A study of the relationship between organisational justice and employee readiness for change.
ABSTRACT Purpose – This paper aims to examine the relationships and predictive power of organisational justice factors such as distributive and procedural justice along with demographic factors towards the employee readiness for organisational change in a developing country. Design/methodology/approach – The paper uses random sampling of large public sector organisations of a developing country. This is a cross-sectional study where the researcher has used a self-administered survey questionnaire for data collection. The researcher used analytical techniques such as descriptive statistics, factor loading and Pearson's correlations. Finally, hypotheses were tested using the multiple regression analysis on to Statistical Package for Social Sciences (SPSS) version 15.0 for Windows. Findings – It is concluded that employees of public sector organisations in a developing country can develop their positive attitudes and behaviours for organisational change on the basis of distributive and procedural justice. Furthermore, the findings of the paper hold that demographic variables such as gender, age and marital status have no positive and significant relationships with employee readiness. Research limitations/implications – This study contributes to the literature on change management, human resources management, organisational behaviours and organisational development. This study may support the management and practitioners of change management in assessing and evaluating organisational change programmes, particularly in the developing country. Originality/value – The originality of the paper lies in the use of multivariate statistics on the organisational justice variables in order to examine the attitudes and behaviours of the employees of a public sector employer of a developing country.
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ABSTRACT: The purpose of this article is to clarify the readiness for change concept and examine how change agents can influence employee readiness for organizational change. The article contributes to an improved understanding of change dynamics in four important ways. First, readiness for change is distinguished from resistance to change. Readiness is described in terms of the organizational members' beliefs, attitudes, and intentions. Second, a model is offered that describes the influence strategies as well as the importance of change agent credibility and interpersonal and social dynamics in the readiness creation process. Third, by combining urgency of, and employee readiness for, needed changes, a typology of readiness programs is offered. Fourth, a large multinational corporation's efforts to create readiness for large-scale change are described to provide a cogent illustration of the various readiness interventions described in the model. [ABSTRACT FROM AUTHOR] Copyright of Human Relations is the property of Sage Publications, Ltd. and its content may not be copied or emailed to multiple sites or posted to a listserv without the copyright holder's express written permission. However, users may print, download, or email articles for individual use. This abstract may be abridged. No warranty is given about the accuracy of the copy. Users should refer to the original published version of the material for the full abstract. (Copyright applies to all Abstracts.)Human Relations 06/1993; 46(6):681-704. · 1.73 Impact Factor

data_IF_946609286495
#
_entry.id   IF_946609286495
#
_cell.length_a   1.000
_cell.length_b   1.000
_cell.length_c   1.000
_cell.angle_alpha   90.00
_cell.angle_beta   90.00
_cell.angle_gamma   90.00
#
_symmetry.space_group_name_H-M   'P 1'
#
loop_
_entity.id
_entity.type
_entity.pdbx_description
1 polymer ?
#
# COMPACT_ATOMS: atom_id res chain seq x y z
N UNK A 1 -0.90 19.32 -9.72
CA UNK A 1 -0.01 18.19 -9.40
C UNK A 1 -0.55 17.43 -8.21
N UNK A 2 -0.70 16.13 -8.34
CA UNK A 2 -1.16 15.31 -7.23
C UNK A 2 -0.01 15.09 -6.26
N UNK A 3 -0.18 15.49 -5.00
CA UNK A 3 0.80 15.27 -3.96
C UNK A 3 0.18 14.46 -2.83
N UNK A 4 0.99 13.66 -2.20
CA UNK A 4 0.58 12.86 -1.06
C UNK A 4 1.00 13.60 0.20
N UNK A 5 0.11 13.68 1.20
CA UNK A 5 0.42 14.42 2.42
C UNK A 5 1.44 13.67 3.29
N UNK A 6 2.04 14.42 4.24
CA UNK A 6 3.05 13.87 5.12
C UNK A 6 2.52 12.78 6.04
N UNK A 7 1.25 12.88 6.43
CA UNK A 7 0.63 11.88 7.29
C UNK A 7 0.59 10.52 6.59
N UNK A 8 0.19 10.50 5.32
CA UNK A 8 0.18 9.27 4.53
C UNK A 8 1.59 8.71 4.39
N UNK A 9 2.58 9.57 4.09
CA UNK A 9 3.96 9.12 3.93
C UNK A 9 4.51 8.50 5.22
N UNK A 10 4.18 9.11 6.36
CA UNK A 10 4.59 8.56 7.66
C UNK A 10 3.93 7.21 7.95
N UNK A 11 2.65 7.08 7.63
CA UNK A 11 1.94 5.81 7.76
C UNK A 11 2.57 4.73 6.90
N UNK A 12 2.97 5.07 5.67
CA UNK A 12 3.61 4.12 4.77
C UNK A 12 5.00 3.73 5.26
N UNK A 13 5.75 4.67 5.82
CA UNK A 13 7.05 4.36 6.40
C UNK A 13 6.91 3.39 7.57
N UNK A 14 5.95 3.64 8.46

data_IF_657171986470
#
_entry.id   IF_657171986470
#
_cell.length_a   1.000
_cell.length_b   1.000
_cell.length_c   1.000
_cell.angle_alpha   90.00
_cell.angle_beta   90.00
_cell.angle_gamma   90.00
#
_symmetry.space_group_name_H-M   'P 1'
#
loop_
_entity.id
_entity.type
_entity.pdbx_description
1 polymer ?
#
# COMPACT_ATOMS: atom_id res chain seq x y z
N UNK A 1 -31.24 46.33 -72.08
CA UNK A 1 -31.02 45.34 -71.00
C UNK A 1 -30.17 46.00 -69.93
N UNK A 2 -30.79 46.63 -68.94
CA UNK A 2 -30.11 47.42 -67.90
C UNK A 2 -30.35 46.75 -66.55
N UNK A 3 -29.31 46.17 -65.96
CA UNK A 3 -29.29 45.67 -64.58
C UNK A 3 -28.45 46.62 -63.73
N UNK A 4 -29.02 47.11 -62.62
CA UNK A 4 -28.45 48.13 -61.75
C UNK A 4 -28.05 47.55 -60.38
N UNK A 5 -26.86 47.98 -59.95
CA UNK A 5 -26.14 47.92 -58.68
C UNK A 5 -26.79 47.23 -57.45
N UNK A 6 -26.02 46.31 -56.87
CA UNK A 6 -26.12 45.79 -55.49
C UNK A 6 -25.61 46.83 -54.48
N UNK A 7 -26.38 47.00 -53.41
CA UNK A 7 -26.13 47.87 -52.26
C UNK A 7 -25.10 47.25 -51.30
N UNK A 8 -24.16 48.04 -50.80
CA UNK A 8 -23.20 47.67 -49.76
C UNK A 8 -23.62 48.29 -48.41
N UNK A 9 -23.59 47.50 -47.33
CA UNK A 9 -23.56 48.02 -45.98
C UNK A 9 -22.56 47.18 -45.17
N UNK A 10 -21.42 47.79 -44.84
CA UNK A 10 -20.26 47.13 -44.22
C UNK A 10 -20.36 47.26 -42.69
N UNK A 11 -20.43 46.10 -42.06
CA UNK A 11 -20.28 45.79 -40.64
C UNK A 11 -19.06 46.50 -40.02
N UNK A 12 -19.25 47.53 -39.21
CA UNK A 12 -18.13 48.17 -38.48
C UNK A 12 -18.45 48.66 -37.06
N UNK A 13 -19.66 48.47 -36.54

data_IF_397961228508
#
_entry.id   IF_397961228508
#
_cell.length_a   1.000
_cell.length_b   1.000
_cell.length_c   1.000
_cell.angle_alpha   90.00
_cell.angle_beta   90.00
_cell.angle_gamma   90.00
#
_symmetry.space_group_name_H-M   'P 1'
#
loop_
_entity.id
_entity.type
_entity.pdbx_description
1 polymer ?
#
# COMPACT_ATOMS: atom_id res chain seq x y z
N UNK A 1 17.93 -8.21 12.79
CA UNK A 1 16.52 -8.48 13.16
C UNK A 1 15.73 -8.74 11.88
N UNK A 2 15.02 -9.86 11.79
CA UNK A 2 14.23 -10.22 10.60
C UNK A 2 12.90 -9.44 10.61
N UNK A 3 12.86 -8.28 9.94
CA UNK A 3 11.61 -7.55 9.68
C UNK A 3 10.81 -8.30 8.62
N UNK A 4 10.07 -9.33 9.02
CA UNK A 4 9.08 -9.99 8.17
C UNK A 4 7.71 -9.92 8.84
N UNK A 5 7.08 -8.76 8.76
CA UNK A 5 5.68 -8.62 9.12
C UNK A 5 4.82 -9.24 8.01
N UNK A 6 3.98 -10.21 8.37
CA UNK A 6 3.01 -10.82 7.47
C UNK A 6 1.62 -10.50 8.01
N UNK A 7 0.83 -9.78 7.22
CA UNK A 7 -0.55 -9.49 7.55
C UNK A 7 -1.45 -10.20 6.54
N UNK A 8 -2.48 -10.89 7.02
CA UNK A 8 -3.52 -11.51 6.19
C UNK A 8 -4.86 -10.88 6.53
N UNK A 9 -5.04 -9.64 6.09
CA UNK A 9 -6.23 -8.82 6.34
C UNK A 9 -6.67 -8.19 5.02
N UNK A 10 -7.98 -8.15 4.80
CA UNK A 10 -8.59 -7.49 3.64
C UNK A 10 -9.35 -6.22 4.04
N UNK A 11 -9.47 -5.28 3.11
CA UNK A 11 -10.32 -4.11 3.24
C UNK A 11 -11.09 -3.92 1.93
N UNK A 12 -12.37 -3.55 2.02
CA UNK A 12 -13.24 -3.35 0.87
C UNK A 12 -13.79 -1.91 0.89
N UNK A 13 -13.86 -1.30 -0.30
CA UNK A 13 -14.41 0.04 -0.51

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ABSTRACT: Based on London's (1983) and London and Mone's (1987) theory of career motivation and the extrawork literature, a hypothesized model of the antecedents and outcomes of career commitment was proposed and tested. Data obtained using structured questionnaires from a sample of teachers and nurses in Singapore (N = 510) were analyzed using LISREL. Results of the LISREL analysis indicate that the model did not fit the data although work role salience, organizational commitment, career satisfaction, and organizational opportunity for development emerged as significant antecedents of career commitment. The only extrawork variable, family supportive activity, was not significantly related to career commitment directly. In terms of outcomes of career commitment, career commitment was significantly and positively related to skill development and negatively to career and job withdrawal intentions but was not significantly related to work quality. Implications of the failure of the model to fit the data for London's and London and Mone's theory are discussed and hypotheses for the model's revision are suggested.Journal of Vocational Behavior. 01/1992;
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ABSTRACT: With the development of the global economy in the late 1980s and 1990s, organizations have been forced to continually reevaluate operations and strategies. As a result, the one constant in this dynamic world is the everchanging work environment. The human resource and organizational development fields have long looked to investigate what makes change efforts successful. Researchers and practitioners have both found employee readiness to be a critical factor in successful change efforts. This article provides a theoretical foundation for one of the most complete models of organizational readiness. Specifically, the Armenakis, Harris, &Feild five-message component model of organizational readiness is presented with a theoretical foundation for the importance of each of the five specified components. A case study is provided to display the need to communicate each of the message components. Implications and conclusions draw attention to the importance of taking proactive steps in creating readiness.Human Resource Development Review 01/2004; 3(1):36-52.